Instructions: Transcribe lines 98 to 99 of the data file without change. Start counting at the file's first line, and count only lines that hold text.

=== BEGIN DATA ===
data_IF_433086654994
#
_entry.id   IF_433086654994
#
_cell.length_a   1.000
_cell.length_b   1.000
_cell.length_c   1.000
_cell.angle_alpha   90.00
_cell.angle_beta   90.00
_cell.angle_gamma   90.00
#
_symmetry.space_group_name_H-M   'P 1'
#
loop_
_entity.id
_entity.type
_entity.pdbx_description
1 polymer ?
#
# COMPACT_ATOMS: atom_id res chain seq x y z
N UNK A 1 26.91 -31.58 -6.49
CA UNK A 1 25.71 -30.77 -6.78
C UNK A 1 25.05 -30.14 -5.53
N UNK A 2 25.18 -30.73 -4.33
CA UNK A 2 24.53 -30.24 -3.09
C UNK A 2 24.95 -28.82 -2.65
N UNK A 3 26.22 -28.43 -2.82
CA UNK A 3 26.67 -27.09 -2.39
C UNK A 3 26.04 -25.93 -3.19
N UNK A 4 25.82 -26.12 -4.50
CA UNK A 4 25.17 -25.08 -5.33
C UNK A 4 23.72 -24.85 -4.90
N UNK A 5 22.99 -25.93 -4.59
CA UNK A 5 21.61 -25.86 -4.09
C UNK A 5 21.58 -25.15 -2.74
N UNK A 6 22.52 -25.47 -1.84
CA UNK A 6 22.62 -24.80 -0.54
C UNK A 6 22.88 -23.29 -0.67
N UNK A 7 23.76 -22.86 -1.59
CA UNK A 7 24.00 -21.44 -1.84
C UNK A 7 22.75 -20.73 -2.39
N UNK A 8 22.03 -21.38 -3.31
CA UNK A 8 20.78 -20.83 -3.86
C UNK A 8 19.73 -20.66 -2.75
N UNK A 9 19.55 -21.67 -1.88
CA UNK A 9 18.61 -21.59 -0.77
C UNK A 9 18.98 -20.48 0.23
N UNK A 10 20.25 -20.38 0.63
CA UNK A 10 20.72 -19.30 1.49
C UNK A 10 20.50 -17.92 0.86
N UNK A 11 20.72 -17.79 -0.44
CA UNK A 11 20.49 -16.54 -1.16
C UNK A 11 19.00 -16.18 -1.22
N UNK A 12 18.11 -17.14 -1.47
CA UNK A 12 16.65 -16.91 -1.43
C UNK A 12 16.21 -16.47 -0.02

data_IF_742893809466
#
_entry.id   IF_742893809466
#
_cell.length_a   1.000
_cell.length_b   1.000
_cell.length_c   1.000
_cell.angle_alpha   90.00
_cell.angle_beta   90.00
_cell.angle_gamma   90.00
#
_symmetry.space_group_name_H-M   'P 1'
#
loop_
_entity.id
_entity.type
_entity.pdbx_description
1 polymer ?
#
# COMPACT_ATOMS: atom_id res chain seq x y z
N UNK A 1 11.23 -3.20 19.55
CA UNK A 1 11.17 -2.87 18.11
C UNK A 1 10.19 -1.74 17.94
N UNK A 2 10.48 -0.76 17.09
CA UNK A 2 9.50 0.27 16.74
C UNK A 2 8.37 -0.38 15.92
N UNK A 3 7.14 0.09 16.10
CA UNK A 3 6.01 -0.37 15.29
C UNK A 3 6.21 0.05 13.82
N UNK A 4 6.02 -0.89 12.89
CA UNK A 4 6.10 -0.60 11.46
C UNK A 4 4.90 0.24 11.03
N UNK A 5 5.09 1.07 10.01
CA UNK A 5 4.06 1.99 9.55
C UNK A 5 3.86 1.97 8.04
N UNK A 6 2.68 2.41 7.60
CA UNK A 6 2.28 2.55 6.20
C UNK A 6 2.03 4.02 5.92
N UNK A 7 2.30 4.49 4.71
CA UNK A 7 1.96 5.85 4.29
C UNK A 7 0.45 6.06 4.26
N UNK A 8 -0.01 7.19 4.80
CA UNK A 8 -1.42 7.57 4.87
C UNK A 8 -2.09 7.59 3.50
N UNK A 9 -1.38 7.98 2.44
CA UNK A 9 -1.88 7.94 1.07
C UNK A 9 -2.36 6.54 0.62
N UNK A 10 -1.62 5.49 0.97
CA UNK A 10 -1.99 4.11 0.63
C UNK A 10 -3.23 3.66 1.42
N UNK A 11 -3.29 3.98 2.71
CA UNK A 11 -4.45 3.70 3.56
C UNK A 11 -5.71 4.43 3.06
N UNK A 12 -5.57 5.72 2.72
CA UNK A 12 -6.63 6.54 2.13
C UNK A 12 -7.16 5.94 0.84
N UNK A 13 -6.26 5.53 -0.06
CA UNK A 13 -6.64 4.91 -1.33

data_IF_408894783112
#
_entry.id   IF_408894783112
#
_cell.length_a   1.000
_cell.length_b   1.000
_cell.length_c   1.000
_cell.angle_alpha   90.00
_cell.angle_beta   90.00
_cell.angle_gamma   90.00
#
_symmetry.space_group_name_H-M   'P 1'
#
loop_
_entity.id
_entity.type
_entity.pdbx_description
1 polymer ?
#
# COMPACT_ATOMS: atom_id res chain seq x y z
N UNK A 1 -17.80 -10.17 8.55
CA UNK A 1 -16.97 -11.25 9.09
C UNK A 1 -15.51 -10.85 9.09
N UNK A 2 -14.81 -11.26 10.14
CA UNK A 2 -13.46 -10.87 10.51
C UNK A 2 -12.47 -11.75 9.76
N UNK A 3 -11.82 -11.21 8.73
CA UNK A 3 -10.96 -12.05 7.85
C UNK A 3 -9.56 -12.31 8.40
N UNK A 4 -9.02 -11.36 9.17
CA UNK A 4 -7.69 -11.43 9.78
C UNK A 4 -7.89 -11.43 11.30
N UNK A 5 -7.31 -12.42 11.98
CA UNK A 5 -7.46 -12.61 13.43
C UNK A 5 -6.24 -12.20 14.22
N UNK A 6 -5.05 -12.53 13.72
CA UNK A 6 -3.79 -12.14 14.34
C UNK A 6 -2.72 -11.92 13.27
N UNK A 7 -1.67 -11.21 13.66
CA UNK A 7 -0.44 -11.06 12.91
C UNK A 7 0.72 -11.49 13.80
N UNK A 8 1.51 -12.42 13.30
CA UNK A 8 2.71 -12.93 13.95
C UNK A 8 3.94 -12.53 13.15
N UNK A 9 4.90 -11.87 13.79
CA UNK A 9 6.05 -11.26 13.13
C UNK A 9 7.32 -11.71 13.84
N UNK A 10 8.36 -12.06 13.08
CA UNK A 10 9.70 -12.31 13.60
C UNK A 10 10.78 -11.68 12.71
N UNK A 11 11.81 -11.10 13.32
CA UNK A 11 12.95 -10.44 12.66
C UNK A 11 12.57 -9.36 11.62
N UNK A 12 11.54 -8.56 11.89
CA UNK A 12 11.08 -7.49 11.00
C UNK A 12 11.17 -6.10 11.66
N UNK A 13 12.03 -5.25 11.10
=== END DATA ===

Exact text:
N UNK A 8 -0.01 7.19 4.80
CA UNK A 8 -1.42 7.57 4.87